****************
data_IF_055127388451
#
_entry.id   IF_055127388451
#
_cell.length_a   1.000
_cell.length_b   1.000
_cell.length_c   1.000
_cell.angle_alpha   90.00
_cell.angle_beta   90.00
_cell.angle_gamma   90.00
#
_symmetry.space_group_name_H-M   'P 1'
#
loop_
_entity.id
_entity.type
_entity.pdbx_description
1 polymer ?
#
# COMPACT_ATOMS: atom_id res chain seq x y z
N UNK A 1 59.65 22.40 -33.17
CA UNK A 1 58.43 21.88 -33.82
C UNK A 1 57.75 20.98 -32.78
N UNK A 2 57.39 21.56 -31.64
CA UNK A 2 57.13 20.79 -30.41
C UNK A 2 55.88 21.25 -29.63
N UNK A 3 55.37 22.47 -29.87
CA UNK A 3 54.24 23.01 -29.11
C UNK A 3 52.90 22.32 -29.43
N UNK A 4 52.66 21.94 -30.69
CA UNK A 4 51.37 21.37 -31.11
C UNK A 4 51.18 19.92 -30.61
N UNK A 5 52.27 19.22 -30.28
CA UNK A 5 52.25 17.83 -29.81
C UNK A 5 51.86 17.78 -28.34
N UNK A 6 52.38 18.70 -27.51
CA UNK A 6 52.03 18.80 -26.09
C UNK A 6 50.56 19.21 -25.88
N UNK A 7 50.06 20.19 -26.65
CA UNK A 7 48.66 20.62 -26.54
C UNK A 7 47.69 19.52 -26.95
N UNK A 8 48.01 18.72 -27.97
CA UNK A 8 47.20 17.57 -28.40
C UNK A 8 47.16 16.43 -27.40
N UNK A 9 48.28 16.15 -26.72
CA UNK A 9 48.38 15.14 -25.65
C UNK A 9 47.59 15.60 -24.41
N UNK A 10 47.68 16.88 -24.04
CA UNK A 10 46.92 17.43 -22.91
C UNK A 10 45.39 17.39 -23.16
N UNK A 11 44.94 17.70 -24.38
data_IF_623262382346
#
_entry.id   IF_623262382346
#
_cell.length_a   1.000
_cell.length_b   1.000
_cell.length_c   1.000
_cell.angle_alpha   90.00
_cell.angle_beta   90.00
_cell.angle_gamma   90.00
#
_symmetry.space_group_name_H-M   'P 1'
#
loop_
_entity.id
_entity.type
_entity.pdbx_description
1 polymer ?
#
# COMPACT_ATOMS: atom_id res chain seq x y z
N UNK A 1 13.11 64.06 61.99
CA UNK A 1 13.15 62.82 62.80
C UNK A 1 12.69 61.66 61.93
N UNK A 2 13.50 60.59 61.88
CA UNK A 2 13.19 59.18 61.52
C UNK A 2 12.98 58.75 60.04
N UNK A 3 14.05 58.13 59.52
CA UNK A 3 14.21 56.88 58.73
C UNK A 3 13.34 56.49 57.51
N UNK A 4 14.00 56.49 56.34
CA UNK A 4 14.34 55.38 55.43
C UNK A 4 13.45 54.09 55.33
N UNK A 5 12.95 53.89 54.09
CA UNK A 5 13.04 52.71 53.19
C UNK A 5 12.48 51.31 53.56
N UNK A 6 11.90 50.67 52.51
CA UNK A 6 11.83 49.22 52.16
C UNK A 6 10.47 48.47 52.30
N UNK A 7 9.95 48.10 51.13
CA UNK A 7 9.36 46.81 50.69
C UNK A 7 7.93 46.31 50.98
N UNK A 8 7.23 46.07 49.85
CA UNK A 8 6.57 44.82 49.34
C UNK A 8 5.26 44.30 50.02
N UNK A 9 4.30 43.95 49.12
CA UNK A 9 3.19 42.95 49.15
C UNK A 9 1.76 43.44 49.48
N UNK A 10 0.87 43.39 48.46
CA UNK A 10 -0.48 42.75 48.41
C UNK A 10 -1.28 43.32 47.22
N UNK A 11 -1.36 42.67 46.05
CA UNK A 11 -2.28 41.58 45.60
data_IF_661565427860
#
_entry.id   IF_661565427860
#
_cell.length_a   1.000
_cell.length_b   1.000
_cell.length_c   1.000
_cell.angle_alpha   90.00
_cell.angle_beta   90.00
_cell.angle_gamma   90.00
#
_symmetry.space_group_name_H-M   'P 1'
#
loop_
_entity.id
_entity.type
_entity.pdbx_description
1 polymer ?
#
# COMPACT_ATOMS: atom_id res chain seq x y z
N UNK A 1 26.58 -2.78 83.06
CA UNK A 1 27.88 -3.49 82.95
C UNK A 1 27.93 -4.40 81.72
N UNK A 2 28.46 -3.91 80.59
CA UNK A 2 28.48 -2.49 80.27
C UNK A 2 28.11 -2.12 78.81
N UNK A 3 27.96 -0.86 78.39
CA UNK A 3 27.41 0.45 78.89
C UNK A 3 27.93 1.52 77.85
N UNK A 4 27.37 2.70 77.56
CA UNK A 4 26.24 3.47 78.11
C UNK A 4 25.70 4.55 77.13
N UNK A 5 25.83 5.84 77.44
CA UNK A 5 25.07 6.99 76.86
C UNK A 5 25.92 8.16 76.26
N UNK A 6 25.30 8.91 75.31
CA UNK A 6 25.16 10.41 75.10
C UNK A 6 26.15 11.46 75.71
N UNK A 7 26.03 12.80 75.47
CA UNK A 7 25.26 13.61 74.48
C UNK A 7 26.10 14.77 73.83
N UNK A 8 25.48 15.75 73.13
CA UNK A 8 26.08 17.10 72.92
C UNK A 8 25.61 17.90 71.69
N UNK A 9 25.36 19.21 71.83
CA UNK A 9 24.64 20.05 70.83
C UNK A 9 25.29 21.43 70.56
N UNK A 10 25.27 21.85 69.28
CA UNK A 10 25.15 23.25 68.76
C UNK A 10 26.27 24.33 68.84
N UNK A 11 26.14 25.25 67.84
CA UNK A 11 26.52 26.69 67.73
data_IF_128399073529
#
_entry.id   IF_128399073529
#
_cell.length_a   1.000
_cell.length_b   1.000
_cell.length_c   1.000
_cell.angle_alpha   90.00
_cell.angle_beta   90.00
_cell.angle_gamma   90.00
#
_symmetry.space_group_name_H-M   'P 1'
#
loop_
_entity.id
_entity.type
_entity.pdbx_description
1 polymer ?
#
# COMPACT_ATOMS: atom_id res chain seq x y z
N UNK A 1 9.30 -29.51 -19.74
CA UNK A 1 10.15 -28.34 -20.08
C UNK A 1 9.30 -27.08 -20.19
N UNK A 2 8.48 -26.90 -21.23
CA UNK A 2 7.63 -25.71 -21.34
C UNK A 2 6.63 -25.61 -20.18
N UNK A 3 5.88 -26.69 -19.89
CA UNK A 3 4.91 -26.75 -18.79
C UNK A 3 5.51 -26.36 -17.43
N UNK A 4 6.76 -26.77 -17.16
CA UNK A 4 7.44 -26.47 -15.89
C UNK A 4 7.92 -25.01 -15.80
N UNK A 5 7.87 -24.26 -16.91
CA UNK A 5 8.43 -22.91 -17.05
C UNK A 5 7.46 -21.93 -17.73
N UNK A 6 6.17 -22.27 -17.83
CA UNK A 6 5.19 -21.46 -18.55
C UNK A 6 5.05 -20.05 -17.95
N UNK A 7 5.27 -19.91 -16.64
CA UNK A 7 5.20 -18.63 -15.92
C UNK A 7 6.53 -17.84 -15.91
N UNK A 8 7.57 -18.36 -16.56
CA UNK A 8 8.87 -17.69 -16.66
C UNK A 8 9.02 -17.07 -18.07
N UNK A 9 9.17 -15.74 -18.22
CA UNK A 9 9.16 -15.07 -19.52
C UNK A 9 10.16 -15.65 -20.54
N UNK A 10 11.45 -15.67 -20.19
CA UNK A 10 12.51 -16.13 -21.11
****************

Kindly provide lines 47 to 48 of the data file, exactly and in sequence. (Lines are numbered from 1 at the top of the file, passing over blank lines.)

C UNK A 9 47.59 15.60 -24.41
N UNK A 10 47.68 16.88 -24.04